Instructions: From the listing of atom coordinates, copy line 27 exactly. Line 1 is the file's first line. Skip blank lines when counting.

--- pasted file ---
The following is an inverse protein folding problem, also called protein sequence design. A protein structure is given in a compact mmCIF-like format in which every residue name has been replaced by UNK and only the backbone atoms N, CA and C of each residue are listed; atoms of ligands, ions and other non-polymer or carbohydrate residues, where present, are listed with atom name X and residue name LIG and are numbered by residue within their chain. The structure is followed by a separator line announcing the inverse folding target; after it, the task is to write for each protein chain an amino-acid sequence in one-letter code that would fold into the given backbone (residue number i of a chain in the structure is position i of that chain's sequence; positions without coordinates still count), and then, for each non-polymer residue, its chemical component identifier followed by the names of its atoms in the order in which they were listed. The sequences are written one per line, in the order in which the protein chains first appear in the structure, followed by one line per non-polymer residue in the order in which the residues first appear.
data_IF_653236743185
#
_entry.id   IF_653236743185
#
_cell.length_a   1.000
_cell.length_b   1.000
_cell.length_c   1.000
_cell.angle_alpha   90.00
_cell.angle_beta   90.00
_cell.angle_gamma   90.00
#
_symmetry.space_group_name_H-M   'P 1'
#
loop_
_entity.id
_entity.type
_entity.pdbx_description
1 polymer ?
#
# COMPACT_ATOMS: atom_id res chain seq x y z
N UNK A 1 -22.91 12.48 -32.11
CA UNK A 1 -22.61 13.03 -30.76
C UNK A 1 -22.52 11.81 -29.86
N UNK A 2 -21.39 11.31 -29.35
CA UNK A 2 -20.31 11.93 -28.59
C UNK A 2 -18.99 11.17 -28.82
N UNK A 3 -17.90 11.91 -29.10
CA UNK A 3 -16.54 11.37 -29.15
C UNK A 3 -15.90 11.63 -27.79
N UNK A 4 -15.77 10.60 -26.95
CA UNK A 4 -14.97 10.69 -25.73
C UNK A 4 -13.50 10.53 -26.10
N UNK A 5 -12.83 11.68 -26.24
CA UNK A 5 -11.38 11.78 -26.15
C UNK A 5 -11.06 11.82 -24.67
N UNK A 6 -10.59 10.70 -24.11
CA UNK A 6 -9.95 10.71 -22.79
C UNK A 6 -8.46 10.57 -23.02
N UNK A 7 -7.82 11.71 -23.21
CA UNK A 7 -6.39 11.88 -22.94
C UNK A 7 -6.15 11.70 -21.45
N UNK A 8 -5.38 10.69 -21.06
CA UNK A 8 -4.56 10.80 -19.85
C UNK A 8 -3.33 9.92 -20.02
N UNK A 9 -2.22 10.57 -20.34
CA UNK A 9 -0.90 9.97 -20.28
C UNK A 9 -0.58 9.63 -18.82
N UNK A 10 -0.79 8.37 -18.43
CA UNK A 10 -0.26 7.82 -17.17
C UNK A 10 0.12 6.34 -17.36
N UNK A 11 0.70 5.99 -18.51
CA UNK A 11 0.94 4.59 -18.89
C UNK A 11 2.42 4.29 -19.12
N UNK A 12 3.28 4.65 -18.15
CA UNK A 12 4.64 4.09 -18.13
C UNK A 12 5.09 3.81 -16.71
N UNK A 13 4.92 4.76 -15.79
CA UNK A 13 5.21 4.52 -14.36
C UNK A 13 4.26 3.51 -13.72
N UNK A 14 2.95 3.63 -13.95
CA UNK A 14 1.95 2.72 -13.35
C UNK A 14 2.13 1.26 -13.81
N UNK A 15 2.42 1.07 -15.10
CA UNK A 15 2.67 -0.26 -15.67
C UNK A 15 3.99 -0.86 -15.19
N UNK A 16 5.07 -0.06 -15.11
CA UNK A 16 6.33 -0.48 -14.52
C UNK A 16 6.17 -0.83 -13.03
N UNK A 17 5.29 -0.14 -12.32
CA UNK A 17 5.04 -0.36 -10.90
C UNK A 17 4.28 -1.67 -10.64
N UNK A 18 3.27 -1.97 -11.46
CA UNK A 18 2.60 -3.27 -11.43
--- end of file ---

C UNK A 2 -18.99 11.17 -28.82